In a resolute move towards promoting a sustainable future, Saudi Arabia is gearing up to host the third installment of the Saudi Green Initiative Forum as part of the upcoming 2023 UN Climate Change Conference, popularly known as COP28. Scheduled for December 4, the event will be held at Expo City in Dubai during the broader summit set to take place from November 30 to December 12. This global gathering is poised to play a central role in steering the world towards a more environmentally conscious path.
The Saudi Green Initiative Forum, a crucial component of COP28, is slated to bring together a cadre of influential personalities, thought leaders, and climate experts. With their collective wisdom and expertise, they aim to tackle the multifaceted challenges posed by climate change. Emphasizing the importance of the SGI Forum, an official press release stated, “In this year of the global stocktake, the SGI Forum 2023 will serve as a vital platform to advance the global mission of addressing climate challenges.”
Originating in 2021 under the visionary leadership of Saudi Arabia’s Crown Prince Mohammed bin Salman, the inaugural edition of the SGI Forum took place in Riyadh. Subsequently, the second edition unfolded in Egypt during the COP27 summit. The nation has made robust commitments as part of the Saudi Green Initiative’s ambit. By 2030, Saudi Arabia aims to plant a staggering 10 billion trees across its landscapes and designate 30 percent of its land and sea territories as protected areas. Furthermore, the Kingdom is resolute in its goal to slash carbon emissions by a remarkable 278 million tons annually by 2030.
Notably, Saudi Arabia, a prominent global oil producer, has been at the forefront of championing the Middle East Green Initiative. This endeavor has a laser focus on eradicating a colossal 670 million tons of carbon dioxide equivalent while concurrently planting an impressive 50 billion trees throughout the region. These efforts have not gone unnoticed.
The World Economic Forum’s Energy Index Report has documented Saudi Arabia’s noteworthy progress. In a span of just two years, the nation’s rank in the Energy Transition Index catapulted from 81st place in 2021 to an impressive 57th position in 2023 within the Middle East region. These strides harmoniously resonate with Saudi Arabia’s Vision 2030, an intricate blueprint designed to both diversify the economy and foster sustainable development.
The World Economic Forum’s report also lauds Saudi Arabia’s innovative green endeavors. A standout initiative is the establishment of the Regional Voluntary Carbon Market Co., an unprecedented step in the region’s environmental landscape. This groundbreaking initiative underscores Saudi Arabia’s resolute commitment to forging new paths in sustainable practices.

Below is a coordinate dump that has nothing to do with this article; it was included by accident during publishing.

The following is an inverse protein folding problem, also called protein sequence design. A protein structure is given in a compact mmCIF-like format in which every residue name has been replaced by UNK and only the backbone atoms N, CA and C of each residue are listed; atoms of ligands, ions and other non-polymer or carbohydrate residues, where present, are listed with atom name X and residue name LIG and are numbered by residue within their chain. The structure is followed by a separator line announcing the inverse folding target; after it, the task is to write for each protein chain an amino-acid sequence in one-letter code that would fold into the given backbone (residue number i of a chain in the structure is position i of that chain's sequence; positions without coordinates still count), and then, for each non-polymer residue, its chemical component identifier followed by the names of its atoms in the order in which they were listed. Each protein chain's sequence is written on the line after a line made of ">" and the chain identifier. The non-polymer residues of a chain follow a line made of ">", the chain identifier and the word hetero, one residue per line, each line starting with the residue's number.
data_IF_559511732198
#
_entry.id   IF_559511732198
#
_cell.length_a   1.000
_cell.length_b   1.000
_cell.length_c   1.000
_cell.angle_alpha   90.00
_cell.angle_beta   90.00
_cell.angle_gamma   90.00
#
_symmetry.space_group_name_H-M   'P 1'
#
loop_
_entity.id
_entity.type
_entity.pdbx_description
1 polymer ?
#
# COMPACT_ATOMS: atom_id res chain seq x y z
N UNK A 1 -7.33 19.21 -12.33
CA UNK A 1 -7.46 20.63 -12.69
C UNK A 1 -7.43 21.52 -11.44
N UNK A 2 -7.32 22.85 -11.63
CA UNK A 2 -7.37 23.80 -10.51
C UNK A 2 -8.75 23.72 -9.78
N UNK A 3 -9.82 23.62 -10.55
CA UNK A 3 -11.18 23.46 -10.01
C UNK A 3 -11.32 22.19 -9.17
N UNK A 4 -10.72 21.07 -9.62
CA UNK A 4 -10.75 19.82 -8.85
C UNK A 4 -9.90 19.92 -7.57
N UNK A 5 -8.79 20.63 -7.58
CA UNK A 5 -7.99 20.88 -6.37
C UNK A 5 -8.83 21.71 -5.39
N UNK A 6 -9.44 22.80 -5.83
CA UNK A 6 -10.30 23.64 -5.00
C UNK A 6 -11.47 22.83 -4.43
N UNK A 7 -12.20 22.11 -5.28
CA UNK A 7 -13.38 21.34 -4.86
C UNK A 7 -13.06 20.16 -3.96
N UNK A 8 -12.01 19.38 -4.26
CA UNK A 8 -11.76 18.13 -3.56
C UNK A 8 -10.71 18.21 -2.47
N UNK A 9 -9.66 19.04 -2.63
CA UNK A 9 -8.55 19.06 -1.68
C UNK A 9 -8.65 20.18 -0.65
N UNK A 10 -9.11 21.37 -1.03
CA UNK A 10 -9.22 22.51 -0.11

Calls to Reconsider UAE As COP28 Host Due to Environmental Concerns And Fossil Fuel Dependency
While the United Arab Emirates (UAE) stands as a symbol of rapid economic growth and technological innovation in the Middle East, there are growing concerns about its suitability to host COP28, the 2023 UN Climate Change Conference. Critics argue that despite the nation’s efforts to portray a modern image, its environmental record remains marred by a high ecological footprint and a heavy reliance on fossil fuels. These factors raise legitimate questions about the UAE’s ability to champion the cause of global environmental sustainability credibly.
Firstly, the UAE’s prodigious reliance on fossil fuels, particularly oil, remains a significant point of contention. This nation’s economy has long thrived on the revenue generated from oil exports. While there have been nominal strides toward diversification, a substantial portion of the country’s GDP continues to be derived from the fossil fuel industry. This dependence exacerbates the global carbon footprint and weakens the UAE’s moral standing in advocating for meaningful and immediate action against climate change. Hosting COP28 in a nation that still grapples with transitioning away from fossil fuels could be seen as contradictory, potentially undermining the credibility of the conference’s outcomes.
Secondly, the UAE’s ecological footprint is notably disproportionate to its small geographical size. The nation’s lavish lifestyle and extensive infrastructural development have led to significant resource consumption and waste generation. The carbon footprint per capita in the United Arab Emirates ranks among the highest globally. Furthermore, the extensive use of air conditioning and desalination for water supply, given the harsh climate, places additional stress on energy resources. Such consumption patterns are incongruent with the ethos of sustainability and conservation that the COP conferences aim to promote.
In conclusion, the concerns raised about the UAE’s suitability to host COP28 are not unwarranted. While the nation has made strides in portraying a modern and progressive image, its heavy reliance on fossil fuels and substantial ecological footprint cast a shadow over its commitment to effective climate action. As the world strives to transition towards a greener future, the selection of a host country should reflect not only aspirations but concrete actions aligned with the overarching goals of the conference.